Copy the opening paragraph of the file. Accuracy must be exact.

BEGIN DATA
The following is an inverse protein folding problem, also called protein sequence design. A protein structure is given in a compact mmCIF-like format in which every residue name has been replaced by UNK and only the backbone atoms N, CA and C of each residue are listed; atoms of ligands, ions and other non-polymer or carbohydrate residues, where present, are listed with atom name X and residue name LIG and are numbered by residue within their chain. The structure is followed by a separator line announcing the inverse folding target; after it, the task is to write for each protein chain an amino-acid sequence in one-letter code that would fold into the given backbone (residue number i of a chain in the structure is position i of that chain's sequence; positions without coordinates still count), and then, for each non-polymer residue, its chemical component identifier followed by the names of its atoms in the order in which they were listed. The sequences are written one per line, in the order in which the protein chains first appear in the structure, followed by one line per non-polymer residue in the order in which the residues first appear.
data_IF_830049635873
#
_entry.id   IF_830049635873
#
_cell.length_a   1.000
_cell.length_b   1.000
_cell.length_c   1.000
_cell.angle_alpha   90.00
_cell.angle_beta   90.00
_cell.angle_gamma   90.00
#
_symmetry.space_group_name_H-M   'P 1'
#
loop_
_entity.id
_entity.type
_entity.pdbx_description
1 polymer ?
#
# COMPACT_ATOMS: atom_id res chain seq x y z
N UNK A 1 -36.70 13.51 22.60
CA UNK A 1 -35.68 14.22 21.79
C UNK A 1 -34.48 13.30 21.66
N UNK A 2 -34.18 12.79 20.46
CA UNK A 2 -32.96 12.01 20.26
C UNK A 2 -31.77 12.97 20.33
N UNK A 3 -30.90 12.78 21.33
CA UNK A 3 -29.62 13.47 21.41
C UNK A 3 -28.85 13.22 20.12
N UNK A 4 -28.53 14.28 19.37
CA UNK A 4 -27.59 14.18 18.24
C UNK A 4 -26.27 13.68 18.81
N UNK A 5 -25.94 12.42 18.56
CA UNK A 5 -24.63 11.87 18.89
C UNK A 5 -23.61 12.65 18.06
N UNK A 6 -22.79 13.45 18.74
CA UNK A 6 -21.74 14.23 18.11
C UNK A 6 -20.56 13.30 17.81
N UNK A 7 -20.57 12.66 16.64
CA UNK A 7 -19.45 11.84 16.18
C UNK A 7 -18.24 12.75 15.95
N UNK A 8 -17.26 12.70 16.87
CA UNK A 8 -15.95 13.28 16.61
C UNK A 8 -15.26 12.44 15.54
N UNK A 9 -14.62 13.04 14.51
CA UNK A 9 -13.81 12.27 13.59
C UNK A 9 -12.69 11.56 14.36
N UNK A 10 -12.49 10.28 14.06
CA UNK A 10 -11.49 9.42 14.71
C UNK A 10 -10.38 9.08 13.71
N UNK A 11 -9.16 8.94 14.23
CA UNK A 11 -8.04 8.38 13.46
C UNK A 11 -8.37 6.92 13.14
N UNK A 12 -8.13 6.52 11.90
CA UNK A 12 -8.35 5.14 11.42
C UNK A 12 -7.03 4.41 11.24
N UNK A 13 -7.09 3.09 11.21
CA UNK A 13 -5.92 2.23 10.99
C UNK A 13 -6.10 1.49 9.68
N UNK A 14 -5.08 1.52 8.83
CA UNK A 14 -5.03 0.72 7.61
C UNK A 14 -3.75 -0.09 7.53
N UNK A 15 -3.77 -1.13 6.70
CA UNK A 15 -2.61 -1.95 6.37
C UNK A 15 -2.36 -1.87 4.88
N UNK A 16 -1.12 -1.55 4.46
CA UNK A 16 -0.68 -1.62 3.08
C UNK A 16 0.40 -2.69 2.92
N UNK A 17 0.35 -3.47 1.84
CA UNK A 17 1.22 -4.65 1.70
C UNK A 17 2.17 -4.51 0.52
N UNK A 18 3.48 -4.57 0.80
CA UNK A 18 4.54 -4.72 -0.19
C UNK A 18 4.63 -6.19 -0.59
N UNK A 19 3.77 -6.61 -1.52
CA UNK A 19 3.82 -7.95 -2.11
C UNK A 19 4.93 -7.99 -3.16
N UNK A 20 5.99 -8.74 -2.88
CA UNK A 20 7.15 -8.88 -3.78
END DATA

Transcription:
The following is an inverse protein folding problem, also called protein sequence design. A protein structure is given in a compact mmCIF-like format in which every residue name has been replaced by UNK and only the backbone atoms N, CA and C of each residue are listed; atoms of ligands, ions and other non-polymer or carbohydrate residues, where present, are listed with atom name X and residue name LIG and are numbered by residue within their chain. The structure is followed by a separator line announcing the inverse folding target; after it, the task is to write for each protein chain an amino-acid sequence in one-letter code that would fold into the given backbone (residue number i of a chain in the structure is position i of that chain's sequence; positions without coordinates still count), and then, for each non-polymer residue, its chemical component identifier followed by the names of its atoms in the order in which they were listed. The sequences are written one per line, in the order in which the protein chains first appear in the structure, followed by one line per non-polymer residue in the order in which the residues first appear.